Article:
Finding a good game adaptation of a popular kid's flick is near impossible. Finding an excellent one is near miraculous. Finding a decent one, though, that's manageable. And that's precisely what Chicken Little from developer Avalanche is. It's not great in any one particular area, but overall it's far better than most games engineered to cash in on popular movies. And for those that don't know, Chicken Little is Disney's new computer animated retelling of the popular kid's story about a young chicken who believes the sky is falling.
He warns his friends and neighbors about the impending doom, but when the sky doesn't fall, he's shunned and made the object of town-wide mockery. In the new movie, Chicken Little's prophesy actually does come true and the Earth comes under attack by a menacing alien force. It's then up to Mr. Little and his band of misfits to save the Earth. The story is pretty funny, actually, and it's told well in the game through a generous amount of footage from the movie. It definitely has more FMV cutscenes than the average movie tie-in, so those who loved the movie will dig that part of the game.
As for the game itself, it's an action platformer that boasts a nice variety of play styles. Since Chicken Little is an Avalanche-developed title, the action will seem a little familiar to fans of the Tak series. And as Tak fans know, that's in no way an insult. In fact, the Tak series is probably one of the brightest entries in the platformer genre today. But before you start thinking Chicken Little is Tak with a different look, it's not. This is both a good and bad thing. Good because, well, not one likes a copycat. Bad because the differences aren't so hot. The Tak series looks and plays better, for instance. It feels like Chicken Little shipped a little too early and could have benefited from a little extra polish.
Still, the game offers an above-average experience when you consider its competition. Here's a quick recap of the game's opening to illustrate the point. The game starts with Chicken Little trying to catch a school bus. This sequence introduces you to basic controls such as jumping, double jumping and attacking things with your trusty yo-yo. A large portion of the level takes place on a mountain overlooking Chicken Little's school, so you'll need make your way over chasms, streams and large boulders.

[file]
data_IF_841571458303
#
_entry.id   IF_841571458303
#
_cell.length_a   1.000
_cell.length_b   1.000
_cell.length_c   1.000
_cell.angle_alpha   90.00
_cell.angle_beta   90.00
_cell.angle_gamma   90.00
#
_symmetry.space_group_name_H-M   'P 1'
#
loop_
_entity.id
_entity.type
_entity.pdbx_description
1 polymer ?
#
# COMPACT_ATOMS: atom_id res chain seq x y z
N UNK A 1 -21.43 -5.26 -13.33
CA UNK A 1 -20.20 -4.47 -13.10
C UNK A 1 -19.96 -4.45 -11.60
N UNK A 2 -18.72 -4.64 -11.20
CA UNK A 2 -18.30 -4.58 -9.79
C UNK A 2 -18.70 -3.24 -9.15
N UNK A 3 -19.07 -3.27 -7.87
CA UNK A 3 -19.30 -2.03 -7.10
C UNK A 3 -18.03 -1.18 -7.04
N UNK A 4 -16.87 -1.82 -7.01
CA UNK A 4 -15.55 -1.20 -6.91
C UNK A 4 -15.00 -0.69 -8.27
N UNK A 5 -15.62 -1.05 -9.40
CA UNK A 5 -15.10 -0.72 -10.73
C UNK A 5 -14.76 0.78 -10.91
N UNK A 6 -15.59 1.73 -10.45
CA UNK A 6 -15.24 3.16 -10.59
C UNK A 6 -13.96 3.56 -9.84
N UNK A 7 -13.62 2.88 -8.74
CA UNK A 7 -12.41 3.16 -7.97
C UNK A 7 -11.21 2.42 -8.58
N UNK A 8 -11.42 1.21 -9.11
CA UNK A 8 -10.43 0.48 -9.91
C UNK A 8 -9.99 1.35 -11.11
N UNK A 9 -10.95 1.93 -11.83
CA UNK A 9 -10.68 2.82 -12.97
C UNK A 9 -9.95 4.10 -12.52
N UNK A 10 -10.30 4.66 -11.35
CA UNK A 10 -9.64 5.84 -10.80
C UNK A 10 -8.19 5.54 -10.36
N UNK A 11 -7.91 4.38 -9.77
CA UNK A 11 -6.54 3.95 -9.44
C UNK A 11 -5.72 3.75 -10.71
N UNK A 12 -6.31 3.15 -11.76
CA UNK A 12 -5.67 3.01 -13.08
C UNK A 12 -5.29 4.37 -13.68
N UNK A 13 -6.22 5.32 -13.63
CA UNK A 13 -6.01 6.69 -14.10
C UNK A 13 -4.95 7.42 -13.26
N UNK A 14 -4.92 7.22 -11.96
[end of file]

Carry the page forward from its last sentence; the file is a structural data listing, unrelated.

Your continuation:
Most of these obstacles call for a simple jump or double jump, but you'll be doing a lot of climbing as well. For whatever reason, a series of pipes snake through the hillside, so you need to use them as makeshift slides to progress through the level. If you're thinking "skateboard grinding" then you're right because that's exactly what it is. These platformer sequences are fun, and while they're not as challenging or as inventive as what's in, say the Jak and Daxter series, it's still pretty decent. The game also boasts a number of inventions and gadgets to play with. The first gadget you acquire in the game is a bottle of soda. Not too exciting, but a bottle of pop in the world of Chicken Little translates to super-powered jetpack. In order to score the jetpack, however, you need to find 20 coins scattered throughout the stage. Once you find the coins, a quick jog to a nearby vending machine (located outside Chicken Little's school) wins you soda/ cool jetpack. This triggers a quasi on-rails flying sequence where you need to steer Chicken Little clear of obstacles and through tunnels. While the control feels a little stiff, dodging obstacles through town is good fun. You can also collect a number of power ups, coins and acorns along way which adds a little extra challenge for those that want it.
Later, you can play a baseball game through a series of fun, quick mini-games. The game starts with you hitting the appropriate buttons in time with scrolling icons on the screen. It's your basic music-style, rhythm-focused mini-game. It's nothing you haven't seen before, but it still keeps the experience fresh. There's also a driving sequence in the game where you need to drive around town completing errands. You need to follow a series of arrows scattered about a map in order to find specific items, deliver newspapers and even collect potted plants. Like most other styles of gameplay, this sequence is nothing truly riveting but it's still fun and it keeps things fresh.
The game also includes a bunch of unlockable mini-games that are surprisingly fun to play. You unlock them by collecting cards scattered about different stages. It's actually somewhat challenging finding them all, but it's very worth it. One of the mini-games plays like an old-school top-down space shooter. The action is fast, fun and it even looks pretty cool too. Another mini-game has you piloting a strange multi-legged droid thing with an oversized cannon. Your objective: blast everything in sight. It's mindless and entertaining, just like a good mini-game should be.
About the only problems that may annoy concern the erratic camera and somewhat funky controls. The camera sometimes gets suck behind walls and certain objects, for instance, so there are certain times where death is near unavoidable. As far as the controls go there are a number of instances where you'll miss a few jumps or plummet to your doom. Just know it's not totally your fault.
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